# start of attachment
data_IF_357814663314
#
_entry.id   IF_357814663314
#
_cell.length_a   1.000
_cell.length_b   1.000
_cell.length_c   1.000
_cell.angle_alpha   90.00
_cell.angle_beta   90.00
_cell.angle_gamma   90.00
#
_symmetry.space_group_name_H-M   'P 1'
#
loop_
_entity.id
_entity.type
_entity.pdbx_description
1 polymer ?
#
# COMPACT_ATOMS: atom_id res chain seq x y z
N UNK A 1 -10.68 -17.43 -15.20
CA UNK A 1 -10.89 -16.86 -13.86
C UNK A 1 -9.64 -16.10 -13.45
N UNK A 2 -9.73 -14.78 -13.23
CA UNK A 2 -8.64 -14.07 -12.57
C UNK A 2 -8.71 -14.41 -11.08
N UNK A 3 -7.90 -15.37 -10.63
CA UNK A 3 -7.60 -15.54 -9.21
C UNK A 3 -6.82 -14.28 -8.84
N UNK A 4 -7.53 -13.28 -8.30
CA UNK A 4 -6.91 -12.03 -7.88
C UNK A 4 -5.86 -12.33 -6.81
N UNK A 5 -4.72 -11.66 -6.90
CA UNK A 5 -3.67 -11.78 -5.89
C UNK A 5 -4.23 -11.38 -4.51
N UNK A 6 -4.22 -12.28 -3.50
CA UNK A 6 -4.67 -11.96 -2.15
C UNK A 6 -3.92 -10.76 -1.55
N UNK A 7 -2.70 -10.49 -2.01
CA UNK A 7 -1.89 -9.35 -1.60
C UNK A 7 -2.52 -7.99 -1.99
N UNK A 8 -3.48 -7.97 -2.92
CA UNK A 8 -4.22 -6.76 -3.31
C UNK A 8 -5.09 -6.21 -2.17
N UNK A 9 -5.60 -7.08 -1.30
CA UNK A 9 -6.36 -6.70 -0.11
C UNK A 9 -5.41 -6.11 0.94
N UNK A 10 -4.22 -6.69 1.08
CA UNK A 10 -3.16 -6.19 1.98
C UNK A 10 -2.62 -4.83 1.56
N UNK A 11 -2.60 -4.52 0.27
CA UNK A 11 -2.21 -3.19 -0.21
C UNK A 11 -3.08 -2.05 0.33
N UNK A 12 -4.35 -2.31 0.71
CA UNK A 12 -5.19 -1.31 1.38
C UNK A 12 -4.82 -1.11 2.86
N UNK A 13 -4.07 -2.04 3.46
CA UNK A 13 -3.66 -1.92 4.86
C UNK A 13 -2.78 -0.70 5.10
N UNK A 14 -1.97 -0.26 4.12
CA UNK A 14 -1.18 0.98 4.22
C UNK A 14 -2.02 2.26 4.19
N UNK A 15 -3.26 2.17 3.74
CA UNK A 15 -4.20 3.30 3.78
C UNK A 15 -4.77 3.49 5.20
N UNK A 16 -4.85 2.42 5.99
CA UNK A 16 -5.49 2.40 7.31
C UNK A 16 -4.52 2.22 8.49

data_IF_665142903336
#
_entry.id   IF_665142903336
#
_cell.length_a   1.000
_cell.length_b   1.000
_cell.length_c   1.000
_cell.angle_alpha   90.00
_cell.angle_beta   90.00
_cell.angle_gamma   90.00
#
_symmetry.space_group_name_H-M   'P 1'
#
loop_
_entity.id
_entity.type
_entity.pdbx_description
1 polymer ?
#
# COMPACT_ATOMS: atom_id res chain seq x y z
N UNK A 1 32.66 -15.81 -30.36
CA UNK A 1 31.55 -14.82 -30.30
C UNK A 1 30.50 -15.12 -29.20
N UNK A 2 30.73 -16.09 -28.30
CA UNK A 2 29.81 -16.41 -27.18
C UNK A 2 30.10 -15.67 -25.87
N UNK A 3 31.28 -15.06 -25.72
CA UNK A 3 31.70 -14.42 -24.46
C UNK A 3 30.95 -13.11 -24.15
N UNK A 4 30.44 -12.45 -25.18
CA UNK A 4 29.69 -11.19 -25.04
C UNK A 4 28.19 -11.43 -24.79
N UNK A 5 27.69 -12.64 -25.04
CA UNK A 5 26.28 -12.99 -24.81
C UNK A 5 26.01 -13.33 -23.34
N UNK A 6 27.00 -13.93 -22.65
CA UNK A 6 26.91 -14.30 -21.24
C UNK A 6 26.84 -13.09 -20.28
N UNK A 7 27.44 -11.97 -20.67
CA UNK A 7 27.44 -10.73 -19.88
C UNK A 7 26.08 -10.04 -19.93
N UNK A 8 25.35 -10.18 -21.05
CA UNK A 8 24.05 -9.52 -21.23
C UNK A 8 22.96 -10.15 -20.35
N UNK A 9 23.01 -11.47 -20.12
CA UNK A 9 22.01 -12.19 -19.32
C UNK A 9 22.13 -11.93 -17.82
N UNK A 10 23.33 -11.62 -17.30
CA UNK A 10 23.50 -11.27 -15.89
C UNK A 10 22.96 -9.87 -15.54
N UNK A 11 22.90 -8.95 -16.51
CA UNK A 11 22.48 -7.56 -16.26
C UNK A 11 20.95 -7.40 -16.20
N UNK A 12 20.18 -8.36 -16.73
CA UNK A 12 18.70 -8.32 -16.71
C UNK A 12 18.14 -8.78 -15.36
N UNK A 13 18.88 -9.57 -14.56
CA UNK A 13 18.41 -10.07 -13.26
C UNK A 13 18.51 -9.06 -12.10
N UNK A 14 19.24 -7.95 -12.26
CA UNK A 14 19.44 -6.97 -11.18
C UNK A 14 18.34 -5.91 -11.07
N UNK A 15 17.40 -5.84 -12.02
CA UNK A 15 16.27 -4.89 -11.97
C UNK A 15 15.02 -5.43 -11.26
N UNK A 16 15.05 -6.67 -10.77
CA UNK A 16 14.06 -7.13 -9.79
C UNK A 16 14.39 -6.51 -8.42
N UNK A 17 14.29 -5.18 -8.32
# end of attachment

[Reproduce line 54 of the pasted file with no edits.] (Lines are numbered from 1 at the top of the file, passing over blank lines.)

N UNK A 12 -4.35 -2.31 0.71